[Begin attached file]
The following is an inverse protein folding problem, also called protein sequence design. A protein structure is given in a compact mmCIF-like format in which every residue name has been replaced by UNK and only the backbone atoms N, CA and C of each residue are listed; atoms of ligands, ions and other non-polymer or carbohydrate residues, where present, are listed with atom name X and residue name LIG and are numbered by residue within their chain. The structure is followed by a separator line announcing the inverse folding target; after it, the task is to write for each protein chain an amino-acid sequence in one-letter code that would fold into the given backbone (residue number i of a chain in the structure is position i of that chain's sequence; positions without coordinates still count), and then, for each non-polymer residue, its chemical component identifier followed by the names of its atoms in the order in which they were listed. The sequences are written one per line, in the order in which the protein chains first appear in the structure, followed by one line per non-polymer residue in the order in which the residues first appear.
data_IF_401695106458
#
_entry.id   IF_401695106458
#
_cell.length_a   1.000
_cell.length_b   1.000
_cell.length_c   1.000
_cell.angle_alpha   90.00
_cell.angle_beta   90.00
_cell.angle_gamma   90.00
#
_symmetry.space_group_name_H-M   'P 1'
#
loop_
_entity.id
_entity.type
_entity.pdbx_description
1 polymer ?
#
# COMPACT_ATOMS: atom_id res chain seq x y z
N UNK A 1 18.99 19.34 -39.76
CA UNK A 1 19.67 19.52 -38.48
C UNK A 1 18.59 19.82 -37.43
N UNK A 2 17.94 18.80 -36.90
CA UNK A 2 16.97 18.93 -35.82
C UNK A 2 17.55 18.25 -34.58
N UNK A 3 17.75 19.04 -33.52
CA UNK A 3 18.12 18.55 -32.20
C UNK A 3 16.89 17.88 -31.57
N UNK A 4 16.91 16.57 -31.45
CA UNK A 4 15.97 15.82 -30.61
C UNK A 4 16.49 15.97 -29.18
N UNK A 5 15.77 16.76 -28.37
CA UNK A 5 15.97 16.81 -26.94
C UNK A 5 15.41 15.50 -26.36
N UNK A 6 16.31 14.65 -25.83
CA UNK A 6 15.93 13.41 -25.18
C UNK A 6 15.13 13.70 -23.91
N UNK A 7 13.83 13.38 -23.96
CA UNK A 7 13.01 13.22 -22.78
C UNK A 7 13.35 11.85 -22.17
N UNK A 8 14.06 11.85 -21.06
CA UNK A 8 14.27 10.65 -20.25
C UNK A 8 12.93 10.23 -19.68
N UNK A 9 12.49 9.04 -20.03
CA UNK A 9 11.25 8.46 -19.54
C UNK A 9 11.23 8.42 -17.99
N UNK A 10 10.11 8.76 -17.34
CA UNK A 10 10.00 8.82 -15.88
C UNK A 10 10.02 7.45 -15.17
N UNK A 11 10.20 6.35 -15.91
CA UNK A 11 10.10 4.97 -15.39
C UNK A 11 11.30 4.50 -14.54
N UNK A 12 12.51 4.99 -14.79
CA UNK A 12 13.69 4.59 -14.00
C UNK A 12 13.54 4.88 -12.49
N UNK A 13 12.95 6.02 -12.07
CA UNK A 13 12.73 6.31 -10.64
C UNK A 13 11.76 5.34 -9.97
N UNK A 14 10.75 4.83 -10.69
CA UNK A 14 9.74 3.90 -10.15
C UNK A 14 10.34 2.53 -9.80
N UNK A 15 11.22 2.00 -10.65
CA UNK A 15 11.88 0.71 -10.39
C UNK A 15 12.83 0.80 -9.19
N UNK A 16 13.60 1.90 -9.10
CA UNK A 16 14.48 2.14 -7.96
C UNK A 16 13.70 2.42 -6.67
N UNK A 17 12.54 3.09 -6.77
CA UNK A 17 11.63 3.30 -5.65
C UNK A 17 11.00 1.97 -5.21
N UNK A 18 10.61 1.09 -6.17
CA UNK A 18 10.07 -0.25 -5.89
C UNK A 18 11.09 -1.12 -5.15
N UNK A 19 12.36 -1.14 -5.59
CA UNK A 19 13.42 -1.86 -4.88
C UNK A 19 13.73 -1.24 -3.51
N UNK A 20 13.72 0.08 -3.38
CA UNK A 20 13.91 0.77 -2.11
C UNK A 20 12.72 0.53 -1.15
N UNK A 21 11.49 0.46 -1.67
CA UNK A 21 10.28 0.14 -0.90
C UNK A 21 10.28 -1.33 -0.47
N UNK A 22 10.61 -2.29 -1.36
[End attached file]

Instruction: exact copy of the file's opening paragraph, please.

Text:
The following is an inverse protein folding problem, also called protein sequence design. A protein structure is given in a compact mmCIF-like format in which every residue name has been replaced by UNK and only the backbone atoms N, CA and C of each residue are listed; atoms of ligands, ions and other non-polymer or carbohydrate residues, where present, are listed with atom name X and residue name LIG and are numbered by residue within their chain. The structure is followed by a separator line announcing the inverse folding target; after it, the task is to write for each protein chain an amino-acid sequence in one-letter code that would fold into the given backbone (residue number i of a chain in the structure is position i of that chain's sequence; positions without coordinates still count), and then, for each non-polymer residue, its chemical component identifier followed by the names of its atoms in the order in which they were listed. The sequences are written one per line, in the order in which the protein chains first appear in the structure, followed by one line per non-polymer residue in the order in which the residues first appear.